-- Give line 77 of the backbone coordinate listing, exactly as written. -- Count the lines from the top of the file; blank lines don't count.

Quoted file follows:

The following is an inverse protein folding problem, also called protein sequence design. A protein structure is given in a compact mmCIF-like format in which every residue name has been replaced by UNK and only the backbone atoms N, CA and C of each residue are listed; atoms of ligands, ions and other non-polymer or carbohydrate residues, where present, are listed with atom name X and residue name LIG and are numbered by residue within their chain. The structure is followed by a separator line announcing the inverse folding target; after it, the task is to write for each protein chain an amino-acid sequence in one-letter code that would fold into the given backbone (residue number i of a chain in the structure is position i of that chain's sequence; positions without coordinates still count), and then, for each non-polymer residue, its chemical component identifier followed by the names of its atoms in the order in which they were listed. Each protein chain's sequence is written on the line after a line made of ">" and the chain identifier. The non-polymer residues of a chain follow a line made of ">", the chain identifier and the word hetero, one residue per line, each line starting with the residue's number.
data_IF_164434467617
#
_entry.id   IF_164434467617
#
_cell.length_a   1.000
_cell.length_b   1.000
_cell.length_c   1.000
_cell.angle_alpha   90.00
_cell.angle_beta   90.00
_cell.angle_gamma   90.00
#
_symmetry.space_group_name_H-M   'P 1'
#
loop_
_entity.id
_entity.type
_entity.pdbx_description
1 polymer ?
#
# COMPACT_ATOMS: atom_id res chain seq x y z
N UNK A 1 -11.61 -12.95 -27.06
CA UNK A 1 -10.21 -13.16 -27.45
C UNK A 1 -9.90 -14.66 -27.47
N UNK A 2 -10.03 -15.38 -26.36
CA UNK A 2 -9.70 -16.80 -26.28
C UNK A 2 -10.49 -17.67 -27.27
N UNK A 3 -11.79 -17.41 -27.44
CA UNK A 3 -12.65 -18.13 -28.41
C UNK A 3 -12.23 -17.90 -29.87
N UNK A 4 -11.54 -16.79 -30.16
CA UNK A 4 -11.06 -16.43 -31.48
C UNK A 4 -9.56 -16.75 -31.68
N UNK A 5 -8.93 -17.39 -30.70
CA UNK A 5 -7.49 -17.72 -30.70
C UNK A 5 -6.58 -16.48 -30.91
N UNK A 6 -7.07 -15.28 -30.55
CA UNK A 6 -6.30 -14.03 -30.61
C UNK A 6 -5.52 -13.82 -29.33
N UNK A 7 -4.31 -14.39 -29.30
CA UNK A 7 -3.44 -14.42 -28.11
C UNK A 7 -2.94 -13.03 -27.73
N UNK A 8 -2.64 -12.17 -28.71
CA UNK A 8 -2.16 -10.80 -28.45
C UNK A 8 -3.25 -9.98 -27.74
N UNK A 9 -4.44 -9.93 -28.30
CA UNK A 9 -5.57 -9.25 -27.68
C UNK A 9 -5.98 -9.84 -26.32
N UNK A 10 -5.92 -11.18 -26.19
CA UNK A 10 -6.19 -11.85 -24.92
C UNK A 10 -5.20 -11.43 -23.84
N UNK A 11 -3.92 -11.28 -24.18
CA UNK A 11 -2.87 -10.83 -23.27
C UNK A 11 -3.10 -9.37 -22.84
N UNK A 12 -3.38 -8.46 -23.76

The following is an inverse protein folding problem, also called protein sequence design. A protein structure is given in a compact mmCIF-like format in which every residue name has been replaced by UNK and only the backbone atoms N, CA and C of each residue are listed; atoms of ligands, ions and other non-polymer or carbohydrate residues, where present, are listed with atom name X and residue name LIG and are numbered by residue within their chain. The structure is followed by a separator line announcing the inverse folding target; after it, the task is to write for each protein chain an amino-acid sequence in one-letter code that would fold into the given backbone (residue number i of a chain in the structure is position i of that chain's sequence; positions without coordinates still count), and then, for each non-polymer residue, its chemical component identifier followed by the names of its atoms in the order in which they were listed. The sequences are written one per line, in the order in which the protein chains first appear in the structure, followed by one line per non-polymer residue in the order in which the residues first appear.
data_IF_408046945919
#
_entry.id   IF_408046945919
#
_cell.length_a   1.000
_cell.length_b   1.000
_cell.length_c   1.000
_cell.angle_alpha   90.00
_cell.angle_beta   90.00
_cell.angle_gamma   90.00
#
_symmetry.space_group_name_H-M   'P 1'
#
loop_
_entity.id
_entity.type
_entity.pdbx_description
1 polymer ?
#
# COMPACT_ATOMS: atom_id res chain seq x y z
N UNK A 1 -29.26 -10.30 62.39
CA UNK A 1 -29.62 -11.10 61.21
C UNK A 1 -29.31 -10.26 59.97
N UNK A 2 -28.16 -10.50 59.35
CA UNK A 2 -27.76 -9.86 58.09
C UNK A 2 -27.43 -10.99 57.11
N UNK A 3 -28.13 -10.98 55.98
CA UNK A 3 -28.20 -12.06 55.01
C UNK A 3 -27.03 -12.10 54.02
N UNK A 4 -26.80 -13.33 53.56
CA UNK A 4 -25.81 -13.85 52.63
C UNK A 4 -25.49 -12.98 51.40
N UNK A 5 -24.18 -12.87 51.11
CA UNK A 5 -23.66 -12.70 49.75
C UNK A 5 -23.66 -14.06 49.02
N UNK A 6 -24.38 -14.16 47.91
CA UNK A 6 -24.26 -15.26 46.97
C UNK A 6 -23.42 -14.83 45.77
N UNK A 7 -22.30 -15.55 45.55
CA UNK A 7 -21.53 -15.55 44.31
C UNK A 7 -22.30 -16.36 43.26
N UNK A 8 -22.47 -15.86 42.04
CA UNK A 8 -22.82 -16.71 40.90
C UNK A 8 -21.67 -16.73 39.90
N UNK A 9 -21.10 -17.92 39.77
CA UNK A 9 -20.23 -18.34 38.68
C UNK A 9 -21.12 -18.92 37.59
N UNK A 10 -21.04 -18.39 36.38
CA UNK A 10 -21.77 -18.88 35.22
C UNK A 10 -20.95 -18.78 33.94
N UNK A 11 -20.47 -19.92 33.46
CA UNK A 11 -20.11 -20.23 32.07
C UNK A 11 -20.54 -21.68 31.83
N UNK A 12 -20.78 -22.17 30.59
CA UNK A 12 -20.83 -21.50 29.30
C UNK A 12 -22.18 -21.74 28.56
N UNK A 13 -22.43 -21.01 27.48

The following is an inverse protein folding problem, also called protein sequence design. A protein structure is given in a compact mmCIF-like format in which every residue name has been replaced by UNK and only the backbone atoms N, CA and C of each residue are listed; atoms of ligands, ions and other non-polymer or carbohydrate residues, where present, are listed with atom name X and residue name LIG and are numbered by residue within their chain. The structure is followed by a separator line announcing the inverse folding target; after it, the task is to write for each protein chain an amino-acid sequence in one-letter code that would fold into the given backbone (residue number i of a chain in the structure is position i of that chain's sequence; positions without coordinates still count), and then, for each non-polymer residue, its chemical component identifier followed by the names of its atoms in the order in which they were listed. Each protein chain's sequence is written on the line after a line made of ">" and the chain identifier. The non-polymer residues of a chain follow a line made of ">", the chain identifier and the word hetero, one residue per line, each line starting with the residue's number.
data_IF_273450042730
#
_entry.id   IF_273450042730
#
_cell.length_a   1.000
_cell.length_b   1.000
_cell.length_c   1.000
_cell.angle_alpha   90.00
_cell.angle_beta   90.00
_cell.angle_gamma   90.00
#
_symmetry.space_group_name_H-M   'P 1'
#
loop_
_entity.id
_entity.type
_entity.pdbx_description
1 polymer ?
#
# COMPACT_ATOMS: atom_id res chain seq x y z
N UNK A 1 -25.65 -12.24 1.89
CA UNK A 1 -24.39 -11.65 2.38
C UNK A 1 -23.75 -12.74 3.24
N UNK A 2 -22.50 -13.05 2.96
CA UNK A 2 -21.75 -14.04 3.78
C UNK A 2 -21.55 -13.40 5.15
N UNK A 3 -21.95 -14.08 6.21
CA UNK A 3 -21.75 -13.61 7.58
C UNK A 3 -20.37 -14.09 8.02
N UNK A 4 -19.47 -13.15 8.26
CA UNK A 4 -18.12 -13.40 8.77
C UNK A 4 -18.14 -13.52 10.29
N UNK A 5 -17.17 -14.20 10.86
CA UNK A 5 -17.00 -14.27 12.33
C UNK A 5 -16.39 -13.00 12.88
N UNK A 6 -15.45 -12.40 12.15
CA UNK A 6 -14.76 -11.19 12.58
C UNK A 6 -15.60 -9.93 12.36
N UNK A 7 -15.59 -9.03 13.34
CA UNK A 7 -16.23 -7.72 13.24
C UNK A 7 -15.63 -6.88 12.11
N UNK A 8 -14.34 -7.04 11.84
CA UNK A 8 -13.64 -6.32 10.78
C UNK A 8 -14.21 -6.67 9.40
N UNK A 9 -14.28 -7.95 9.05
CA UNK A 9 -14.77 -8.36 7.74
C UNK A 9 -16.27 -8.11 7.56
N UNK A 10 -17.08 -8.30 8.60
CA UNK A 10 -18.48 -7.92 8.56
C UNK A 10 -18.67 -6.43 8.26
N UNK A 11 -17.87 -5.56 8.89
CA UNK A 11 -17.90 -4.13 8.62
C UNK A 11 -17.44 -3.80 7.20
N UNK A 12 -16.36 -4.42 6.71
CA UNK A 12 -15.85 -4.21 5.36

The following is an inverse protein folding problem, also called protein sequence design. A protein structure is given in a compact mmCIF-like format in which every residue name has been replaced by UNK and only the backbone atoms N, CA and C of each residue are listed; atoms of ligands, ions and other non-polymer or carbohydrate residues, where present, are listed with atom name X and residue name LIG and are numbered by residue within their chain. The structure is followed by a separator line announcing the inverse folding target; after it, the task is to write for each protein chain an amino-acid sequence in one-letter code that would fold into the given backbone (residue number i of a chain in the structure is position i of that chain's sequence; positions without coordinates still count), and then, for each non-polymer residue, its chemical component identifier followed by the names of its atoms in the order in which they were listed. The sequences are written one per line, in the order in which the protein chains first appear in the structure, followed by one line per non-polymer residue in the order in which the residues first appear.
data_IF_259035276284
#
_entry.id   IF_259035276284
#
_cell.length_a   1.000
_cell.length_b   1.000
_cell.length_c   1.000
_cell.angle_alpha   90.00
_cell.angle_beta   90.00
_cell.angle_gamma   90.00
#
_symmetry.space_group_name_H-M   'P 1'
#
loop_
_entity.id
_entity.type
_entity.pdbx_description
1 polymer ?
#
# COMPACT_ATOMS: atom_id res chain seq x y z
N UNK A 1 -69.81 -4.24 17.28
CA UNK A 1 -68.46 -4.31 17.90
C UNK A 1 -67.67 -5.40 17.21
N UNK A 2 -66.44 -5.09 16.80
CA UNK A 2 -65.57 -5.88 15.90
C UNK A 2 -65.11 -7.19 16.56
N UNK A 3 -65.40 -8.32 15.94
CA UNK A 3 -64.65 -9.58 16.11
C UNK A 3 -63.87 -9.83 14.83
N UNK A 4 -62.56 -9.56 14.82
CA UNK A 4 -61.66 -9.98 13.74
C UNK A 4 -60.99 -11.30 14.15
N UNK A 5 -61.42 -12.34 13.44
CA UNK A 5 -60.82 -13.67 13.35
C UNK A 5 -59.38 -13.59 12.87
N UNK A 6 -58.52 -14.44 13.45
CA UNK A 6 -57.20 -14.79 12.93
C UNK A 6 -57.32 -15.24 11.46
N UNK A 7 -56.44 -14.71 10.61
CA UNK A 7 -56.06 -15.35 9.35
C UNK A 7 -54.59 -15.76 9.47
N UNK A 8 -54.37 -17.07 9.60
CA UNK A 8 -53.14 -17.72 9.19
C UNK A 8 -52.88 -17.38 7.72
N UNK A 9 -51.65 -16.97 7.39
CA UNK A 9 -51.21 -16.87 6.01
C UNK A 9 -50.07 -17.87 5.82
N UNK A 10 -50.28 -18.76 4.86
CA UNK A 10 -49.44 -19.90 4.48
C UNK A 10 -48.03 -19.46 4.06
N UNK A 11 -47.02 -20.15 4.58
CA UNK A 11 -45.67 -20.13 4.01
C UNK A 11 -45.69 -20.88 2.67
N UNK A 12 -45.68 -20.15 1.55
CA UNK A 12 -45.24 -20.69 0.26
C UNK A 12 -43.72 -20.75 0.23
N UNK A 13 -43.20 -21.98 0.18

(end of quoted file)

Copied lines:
N UNK A 1 -29.26 -10.30 62.39